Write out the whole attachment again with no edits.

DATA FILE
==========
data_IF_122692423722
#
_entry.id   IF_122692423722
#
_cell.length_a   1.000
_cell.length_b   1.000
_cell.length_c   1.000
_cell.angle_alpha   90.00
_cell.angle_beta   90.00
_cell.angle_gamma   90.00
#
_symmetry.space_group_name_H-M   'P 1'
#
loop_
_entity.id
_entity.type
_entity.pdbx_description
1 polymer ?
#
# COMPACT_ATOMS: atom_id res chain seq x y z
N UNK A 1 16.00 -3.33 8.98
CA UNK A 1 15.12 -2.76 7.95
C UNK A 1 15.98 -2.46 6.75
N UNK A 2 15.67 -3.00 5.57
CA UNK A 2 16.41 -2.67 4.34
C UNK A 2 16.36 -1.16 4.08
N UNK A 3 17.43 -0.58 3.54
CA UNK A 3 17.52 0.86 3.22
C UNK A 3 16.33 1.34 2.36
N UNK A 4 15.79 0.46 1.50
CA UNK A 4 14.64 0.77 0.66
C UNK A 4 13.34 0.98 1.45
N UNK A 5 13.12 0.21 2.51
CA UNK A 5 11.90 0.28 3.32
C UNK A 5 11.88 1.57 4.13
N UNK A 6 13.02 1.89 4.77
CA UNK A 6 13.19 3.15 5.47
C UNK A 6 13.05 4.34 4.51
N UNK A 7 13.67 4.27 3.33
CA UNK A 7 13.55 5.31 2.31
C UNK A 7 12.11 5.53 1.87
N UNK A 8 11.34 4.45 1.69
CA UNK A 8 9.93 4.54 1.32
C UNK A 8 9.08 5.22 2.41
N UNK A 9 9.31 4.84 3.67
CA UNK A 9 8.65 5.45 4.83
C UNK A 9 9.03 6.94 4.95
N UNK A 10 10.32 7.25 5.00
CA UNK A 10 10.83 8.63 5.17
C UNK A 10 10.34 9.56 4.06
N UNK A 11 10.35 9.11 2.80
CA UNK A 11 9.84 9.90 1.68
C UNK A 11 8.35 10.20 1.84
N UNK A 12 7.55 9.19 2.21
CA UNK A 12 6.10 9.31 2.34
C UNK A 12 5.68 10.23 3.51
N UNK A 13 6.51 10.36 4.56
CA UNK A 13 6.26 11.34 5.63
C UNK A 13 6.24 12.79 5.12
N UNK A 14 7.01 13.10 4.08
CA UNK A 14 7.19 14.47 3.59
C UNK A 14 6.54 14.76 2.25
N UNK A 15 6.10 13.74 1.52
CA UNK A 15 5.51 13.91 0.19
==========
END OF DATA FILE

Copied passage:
data_IF_122692423722
#
_entry.id   IF_122692423722
#
_cell.length_a   1.000
_cell.length_b   1.000
_cell.length_c   1.000
_cell.angle_alpha   90.00
_cell.angle_beta   90.00
_cell.angle_gamma   90.00
#
_symmetry.space_group_name_H-M   'P 1'
#
loop_
_entity.id
_entity.type
_entity.pdbx_description
1 polymer ?
#
# COMPACT_ATOMS: atom_id res chain seq x y z
N UNK A 1 16.00 -3.33 8.98
CA UNK A 1 15.12 -2.76 7.95
C UNK A 1 15.98 -2.46 6.75
N UNK A 2 15.67 -3.00 5.57
CA UNK A 2 16.41 -2.67 4.34
C UNK A 2 16.36 -1.16 4.08
N UNK A 3 17.43 -0.58 3.54
CA UNK A 3 17.52 0.86 3.22
C UNK A 3 16.33 1.34 2.36
N UNK A 4 15.79 0.46 1.50
CA UNK A 4 14.64 0.77 0.66
C UNK A 4 13.34 0.98 1.45
N UNK A 5 13.12 0.21 2.51
CA UNK A 5 11.90 0.28 3.32
C UNK A 5 11.88 1.57 4.13
N UNK A 6 13.02 1.89 4.77
CA UNK A 6 13.19 3.15 5.47
C UNK A 6 13.05 4.34 4.51
N UNK A 7 13.67 4.27 3.33
CA UNK A 7 13.55 5.31 2.31
C UNK A 7 12.11 5.53 1.87
N UNK A 8 11.34 4.45 1.69
CA UNK A 8 9.93 4.54 1.32
C UNK A 8 9.08 5.22 2.41
N UNK A 9 9.31 4.84 3.67
CA UNK A 9 8.65 5.45 4.83
C UNK A 9 9.03 6.94 4.95
N UNK A 10 10.32 7.25 5.00
CA UNK A 10 10.83 8.63 5.17
C UNK A 10 10.34 9.56 4.06
N UNK A 11 10.35 9.11 2.80
CA UNK A 11 9.84 9.90 1.68
C UNK A 11 8.35 10.20 1.84
N UNK A 12 7.55 9.19 2.21
CA UNK A 12 6.10 9.31 2.34
C UNK A 12 5.68 10.23 3.51
N UNK A 13 6.51 10.36 4.56
CA UNK A 13 6.26 11.34 5.63
C UNK A 13 6.24 12.79 5.12
N UNK A 14 7.01 13.10 4.08
CA UNK A 14 7.19 14.47 3.59
C UNK A 14 6.54 14.76 2.25
N UNK A 15 6.10 13.74 1.52
CA UNK A 15 5.51 13.91 0.19